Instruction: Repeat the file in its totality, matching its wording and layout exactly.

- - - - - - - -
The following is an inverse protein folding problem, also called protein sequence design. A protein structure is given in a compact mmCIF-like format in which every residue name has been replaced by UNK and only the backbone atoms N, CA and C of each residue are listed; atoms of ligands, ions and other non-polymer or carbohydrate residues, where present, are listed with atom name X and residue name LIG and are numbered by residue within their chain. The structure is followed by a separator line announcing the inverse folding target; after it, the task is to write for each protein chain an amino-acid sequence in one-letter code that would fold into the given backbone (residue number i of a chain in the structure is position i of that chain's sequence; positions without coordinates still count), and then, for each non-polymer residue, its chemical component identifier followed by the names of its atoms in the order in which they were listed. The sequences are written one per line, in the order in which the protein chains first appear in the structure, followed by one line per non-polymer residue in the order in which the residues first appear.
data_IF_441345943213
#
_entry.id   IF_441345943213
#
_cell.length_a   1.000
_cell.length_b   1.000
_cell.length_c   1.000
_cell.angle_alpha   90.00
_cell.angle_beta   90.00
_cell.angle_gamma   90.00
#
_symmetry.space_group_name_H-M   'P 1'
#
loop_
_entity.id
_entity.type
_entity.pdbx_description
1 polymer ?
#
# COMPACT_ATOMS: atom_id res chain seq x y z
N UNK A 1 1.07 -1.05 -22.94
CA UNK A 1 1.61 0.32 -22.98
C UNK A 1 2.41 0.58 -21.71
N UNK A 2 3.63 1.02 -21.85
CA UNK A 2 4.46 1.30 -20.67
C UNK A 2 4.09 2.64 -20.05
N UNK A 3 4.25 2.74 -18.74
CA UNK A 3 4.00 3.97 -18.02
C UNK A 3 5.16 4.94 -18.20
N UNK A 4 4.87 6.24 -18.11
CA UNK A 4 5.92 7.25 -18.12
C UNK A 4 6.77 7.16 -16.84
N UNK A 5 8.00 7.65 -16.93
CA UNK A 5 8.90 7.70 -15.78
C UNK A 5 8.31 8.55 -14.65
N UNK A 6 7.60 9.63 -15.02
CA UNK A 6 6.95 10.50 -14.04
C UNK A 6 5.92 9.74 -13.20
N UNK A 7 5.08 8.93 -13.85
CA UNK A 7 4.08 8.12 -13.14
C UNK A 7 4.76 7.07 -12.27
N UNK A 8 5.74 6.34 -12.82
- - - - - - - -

The following is an inverse protein folding problem, also called protein sequence design. A protein structure is given in a compact mmCIF-like format in which every residue name has been replaced by UNK and only the backbone atoms N, CA and C of each residue are listed; atoms of ligands, ions and other non-polymer or carbohydrate residues, where present, are listed with atom name X and residue name LIG and are numbered by residue within their chain. The structure is followed by a separator line announcing the inverse folding target; after it, the task is to write for each protein chain an amino-acid sequence in one-letter code that would fold into the given backbone (residue number i of a chain in the structure is position i of that chain's sequence; positions without coordinates still count), and then, for each non-polymer residue, its chemical component identifier followed by the names of its atoms in the order in which they were listed. The sequences are written one per line, in the order in which the protein chains first appear in the structure, followed by one line per non-polymer residue in the order in which the residues first appear.
data_IF_441345943213
#
_entry.id   IF_441345943213
#
_cell.length_a   1.000
_cell.length_b   1.000
_cell.length_c   1.000
_cell.angle_alpha   90.00
_cell.angle_beta   90.00
_cell.angle_gamma   90.00
#
_symmetry.space_group_name_H-M   'P 1'
#
loop_
_entity.id
_entity.type
_entity.pdbx_description
1 polymer ?
#
# COMPACT_ATOMS: atom_id res chain seq x y z
N UNK A 1 1.07 -1.05 -22.94
CA UNK A 1 1.61 0.32 -22.98
C UNK A 1 2.41 0.58 -21.71
N UNK A 2 3.63 1.02 -21.85
CA UNK A 2 4.46 1.30 -20.67
C UNK A 2 4.09 2.64 -20.05
N UNK A 3 4.25 2.74 -18.74
CA UNK A 3 4.00 3.97 -18.02
C UNK A 3 5.16 4.94 -18.20
N UNK A 4 4.87 6.24 -18.11
CA UNK A 4 5.92 7.25 -18.12
C UNK A 4 6.77 7.16 -16.84
N UNK A 5 8.00 7.65 -16.93
CA UNK A 5 8.90 7.70 -15.78
C UNK A 5 8.31 8.55 -14.65
N UNK A 6 7.60 9.63 -15.02
CA UNK A 6 6.95 10.50 -14.04
C UNK A 6 5.92 9.74 -13.20
N UNK A 7 5.08 8.93 -13.85
CA UNK A 7 4.08 8.12 -13.14
C UNK A 7 4.76 7.07 -12.27
N UNK A 8 5.74 6.34 -12.82